Reconsidered Goods creative reuse center, Greensboro NC, Takes donated materials from manufacturers and individuals and diverts them from the landfill, Retail store, Workshop space, Maker’s lab, Gallery space, Community room

From Reconsidered Goods.

“Wondering what Reconsidered Goods is all about? The short version is that we are a 501-(c)(3) non-profit that takes donated materials from maufacturers and individuals and helps divert them from the landfill and instead, puts these items and materials into the hands of artists, makers, teachers and kids to create something new. Our locations features a retail store, workshop space, a maker’s lab, gallery space, and a community room for artists to meet and create together. We have opened our retail location and we are now be able to offer these materials to the public as inexpensive supplies to reuse and be creative with, rather than purchasing new.

Visit us in our new location at 2805 Patterson St, Greensboro NC 27407

If you have items or materials that you know have some life left in them or if you work at a company that has materials that are unused or could be used creatively, then get in touch with us about making a donation. View our list of items we accept below. As we are a non-profit, your donations can be deductible. Conversely, if you are looking for unique items and materials, we have lots from which to choose.

We’re always looking for new items and materials and would be glad to take your donations based on the list below. If you have somwthing unique or are unsure if it’s something we can accept, please give us a call or email us. Also, as a 501(c)(3), many donations are tax-decuctible.”

 

“INDIVIDUALS BRING US THINGS LIKE THESE:

  • Clean, usable art and craft supplies
  • Fabric, yarn, trim, buttons, sewing tools, weaving supplies, notions
  • Beads, findings, broken jewelry, jewelry-making supplies and tools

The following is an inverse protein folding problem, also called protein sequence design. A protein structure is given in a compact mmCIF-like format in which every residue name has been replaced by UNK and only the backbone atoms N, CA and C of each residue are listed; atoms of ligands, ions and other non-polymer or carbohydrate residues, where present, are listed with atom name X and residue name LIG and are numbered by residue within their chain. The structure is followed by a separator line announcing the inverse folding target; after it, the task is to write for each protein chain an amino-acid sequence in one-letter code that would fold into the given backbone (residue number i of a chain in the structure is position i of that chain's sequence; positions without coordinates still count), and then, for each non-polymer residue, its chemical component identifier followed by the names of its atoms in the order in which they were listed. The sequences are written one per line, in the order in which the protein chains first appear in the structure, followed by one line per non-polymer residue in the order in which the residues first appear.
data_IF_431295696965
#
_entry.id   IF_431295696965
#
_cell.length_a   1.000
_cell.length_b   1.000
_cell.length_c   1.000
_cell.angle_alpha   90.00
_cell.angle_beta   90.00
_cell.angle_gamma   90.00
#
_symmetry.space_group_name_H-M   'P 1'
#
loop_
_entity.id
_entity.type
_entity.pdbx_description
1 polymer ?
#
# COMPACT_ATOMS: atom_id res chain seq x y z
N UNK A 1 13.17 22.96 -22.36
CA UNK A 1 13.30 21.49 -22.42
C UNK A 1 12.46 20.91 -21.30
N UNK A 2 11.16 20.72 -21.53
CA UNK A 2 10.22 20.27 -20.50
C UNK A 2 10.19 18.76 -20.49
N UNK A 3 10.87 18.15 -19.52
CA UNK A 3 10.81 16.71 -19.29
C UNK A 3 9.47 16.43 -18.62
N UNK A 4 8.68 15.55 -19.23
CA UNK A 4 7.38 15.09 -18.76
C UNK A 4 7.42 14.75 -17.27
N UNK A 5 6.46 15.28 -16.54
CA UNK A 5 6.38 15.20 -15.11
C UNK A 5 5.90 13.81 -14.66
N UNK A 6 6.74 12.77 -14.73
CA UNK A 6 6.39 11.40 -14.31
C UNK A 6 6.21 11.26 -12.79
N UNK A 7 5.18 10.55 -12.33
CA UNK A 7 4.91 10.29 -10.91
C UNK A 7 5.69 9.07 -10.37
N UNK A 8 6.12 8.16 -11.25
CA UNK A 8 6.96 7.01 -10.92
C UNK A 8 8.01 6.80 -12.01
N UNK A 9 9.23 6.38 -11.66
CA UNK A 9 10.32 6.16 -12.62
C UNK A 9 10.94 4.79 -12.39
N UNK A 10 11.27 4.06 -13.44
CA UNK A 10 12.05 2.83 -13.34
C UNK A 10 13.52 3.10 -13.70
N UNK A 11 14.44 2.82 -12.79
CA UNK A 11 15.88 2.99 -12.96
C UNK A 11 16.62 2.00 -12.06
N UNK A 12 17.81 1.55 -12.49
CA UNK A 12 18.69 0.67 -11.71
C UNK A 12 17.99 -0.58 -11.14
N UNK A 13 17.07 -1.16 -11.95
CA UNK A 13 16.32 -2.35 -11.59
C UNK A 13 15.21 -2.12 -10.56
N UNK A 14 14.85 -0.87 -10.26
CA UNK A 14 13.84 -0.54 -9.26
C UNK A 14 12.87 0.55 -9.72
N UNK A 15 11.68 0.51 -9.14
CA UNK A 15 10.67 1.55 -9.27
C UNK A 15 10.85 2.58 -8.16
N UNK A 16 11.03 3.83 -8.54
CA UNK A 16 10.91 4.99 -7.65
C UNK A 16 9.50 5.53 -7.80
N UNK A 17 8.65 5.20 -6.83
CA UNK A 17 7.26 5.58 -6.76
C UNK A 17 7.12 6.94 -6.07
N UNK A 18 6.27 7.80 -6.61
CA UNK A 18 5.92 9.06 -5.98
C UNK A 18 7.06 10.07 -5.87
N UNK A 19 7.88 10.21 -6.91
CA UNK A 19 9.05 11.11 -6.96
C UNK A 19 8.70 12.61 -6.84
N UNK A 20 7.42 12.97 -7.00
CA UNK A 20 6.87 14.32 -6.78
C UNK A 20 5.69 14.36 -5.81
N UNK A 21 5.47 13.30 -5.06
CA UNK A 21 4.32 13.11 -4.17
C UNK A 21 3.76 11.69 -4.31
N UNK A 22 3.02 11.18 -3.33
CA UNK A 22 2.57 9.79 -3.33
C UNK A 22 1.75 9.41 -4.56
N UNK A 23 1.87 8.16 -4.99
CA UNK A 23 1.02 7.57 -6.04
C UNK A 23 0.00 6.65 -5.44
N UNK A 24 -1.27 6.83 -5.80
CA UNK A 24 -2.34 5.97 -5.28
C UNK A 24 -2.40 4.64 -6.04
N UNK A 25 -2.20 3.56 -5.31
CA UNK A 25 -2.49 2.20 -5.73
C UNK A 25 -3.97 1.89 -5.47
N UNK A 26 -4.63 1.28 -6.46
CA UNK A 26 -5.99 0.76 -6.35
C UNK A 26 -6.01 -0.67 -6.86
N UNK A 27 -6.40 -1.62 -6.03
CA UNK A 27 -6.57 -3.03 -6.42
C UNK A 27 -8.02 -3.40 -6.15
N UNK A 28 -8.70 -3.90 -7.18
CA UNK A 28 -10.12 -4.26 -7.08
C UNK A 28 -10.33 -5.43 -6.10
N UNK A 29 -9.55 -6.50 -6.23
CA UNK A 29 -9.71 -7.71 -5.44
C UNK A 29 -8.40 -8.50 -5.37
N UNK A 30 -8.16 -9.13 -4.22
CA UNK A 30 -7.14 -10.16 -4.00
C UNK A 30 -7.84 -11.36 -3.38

• Scrapbooking supplies and tools
  • Office supplies and school supplies (paper, organizers, staplers, crayons, pens & pencils, etc.)
  • Frames, albums, photo storage materials
  • Photography supplies and equipment
  • Projectors and screens
  • Old photographs, slides, filmstrips, home movies
  • Vinyl albums, CDs, DVDs, diskettes, videos, cassette tapes
  • Typewriters, sewing machines, adding machines, portable record players, radios, and other old non- digital machines, working or not
  • Books and magazines related to art, craft, do-it- yourself, architecture, design, or science
  • Encyclopedias and maps
  • Artwork (paintings, drawings, prints, sculpture)
  • Easels and other studio equipment
  • Trophies
  • Seashells
  • Clean, label-free glass jars with lids
  • Candles and wax
  • Greeting cards, stationery, scrapbooking materials
  • Odd, old, interesting, or mysterious items that might be used by an artist or teacher
  • Anything on the business donations list if you have it in large quantities

BUSINESSES BRING US THINGS LIKE THESE:

  • Architecture and design samples (carpet, flooring, upholstery, surface, glass samples, etc.)
  • Upholstery and drapery surplus and remnants
  • Small hardwood scraps from woodworking
  • Computer punch cards, unused ledgers, and other pre-digital office materials
  • Paper, envelopes, hanging folders, binders, staplers, stamps, and other office supplies
  • Typewriters, projectors, screens
  • Lab glass and other unused lab supplies
  • Surplus, seconds, or misprinted promotional items
  • Cut-outs, roll ends, industrial mistakes
  • Cut-offs and other unprinted paper
  • Wine corks and other corks
  • Blueprints and architectural plans
  • Leather scraps and samples
  • Clean buckets, barrels, and other containers
  • Cigar boxes
  • Unused bags
  • Mat board, frames, and frame samples
  • Advertising banners, signs, and extra sign material
  • Cardboard tubes
  • Film canisters
  • Spools, reels, and cones
  • Stickers and labels
  • Gears, cogs
  • Cord, wire, rope
  • Mannequin and other portable display fixtures

Did you know?

THE AVERAGE AMERICAN DISCARDS

4.34 LBS.

OF GARBAGE A DAY?”

Read more:

http://reconsideredgoods.org/

 

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